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In his 2009 speech in Cairo, President Barack Obama promised to ensure that American Muslims would be able to give their Zakat, a religious obligation to give to those in need, despite a recent crackdown on Islamic charities.

Estimates suggest that Muslim Americans give over $10 billion a year in charitable donations, but after 9/11 many are afraid to donate. Numerous Islamic charities have been shut down, their assets frozen indefinitely by the Treasury Department with no due process. Muslims face scrutiny from law enforcement, or even prosecution, for their charitable giving, if they happen to give to a charity later accused of ties with terrorism. These hurdles discourage many from giving.

Many Islamic charities have responded by launching new domestic programs. Islamic Relief, an international relief organization, launched Humanitarian Day in 2001, which is now known as Day of Dignity.

It's an annual event where volunteers serve hot meals, distributes aid packages and offers health screenings to the down trodden. This year they plan to host the event in 22 American cities serving more the 20,000 people.

For many annual is just not often enough. The Islamic Circle of North America (ICNA) recently launches their first mobile soup kitchen which has been dubbed, Mercy on Wheels. They plan to serve 1,000 meals once a month, with the goal of expanding to once a week.

These organizations are all funded by charitable donations but a group of San Francisco activists are proving that direct action is always an option.

Project FEED is a monthly effort by concerned men and women from around the Bay Area to provide free brown bag lunches on the streets of the Tenderloin, known for its squalor and homelessness.

This Ramadan, Project FEED will be observing its two year anniversary, and to celebrate volunteers have pledged to serve 2,000 meals on Sunday Aug. 22.

Event organizer Fizaa Ahmed said, "the idea of Project FEED is far from novel. Our goal is consistency."

This event is different from their typical activities because this time, instead of lunches, the group plans to have iftar, the fast breaking meal, with the people of the Tenderloin. Fizza added, "We hope to establish more of a connection with the people."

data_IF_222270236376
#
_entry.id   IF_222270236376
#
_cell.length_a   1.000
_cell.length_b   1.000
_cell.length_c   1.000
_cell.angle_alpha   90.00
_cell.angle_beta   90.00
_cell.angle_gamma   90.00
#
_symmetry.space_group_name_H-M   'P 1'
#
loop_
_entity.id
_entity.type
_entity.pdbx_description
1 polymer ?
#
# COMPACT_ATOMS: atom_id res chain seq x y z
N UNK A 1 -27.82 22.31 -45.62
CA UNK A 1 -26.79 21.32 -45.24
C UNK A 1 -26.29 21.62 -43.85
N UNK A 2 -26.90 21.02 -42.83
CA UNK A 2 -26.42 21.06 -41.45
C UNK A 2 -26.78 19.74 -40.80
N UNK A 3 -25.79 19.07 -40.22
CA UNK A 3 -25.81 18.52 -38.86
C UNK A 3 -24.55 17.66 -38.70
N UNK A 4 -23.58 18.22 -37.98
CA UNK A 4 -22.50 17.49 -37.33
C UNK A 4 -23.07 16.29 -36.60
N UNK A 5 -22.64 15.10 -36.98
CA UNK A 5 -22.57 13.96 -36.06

When Project FEED began, a small group of dedicated community members and students met in a small apartment making peanut butter and jelly sandwiches.

Today, after two years of hard work, about two dozen volunteers meet monthly at the Arab Cultural and Community Center (ACCC) in San Francisco. Mokhtar Alkhanshali, Youth and Social Services Coordinator of the Center, made the arrangements after he heard that the group had outgrown its original space.

Now the group organizes primarily on Facebook. They begin at Costco, where a balance is struck between nutrition and cost effectiveness. Fresh fruit comes from Cali Fresh Produce in Oakland, owned by Ibrahim Aeli, who sells it at a discount to support the effort.

Typically a brown bag lunch consists of a sandwich, a piece of fresh fruit, a drink, and some snack. Costing between $.75 and $1.00 per lunch, the group makes an average of 500 lunches in a typical month. At the ACCC teams of volunteers make sandwiches, fill bags and load vehicles. Then teams of volunteers split up, carrying bags, boxes and even pushing dolly carts distributing the lunches around the Tenderloin.

Similar grass roots projects have erupted around the country. In Los Angeles Operation Brown Bag serves an average of 1,400 lunches quarterly. In Miami Project Downtown started with just a few students passing out 30 sandwiches and now has chapters in multiple cities around the country including Chicago IL, Atlanta GA and Madison WI. The Sacramento Chapter of the Council on American Islamic Relations  (CAIR-SV) hosts their own monthly Project FEED inspired by the San Francisco group.

The success of Project FEED has been a result of the dedication of its volunteers and the generosity of its donors. The 2,000 meal event is being made possible by the event's primary sponsor, Soulful Moon, an online retailer of hand made Indian wedding invitations. Moving forward, Project FEED aims to raise their average to 750 lunches per month for next year, solving hunger one lunch at a time.





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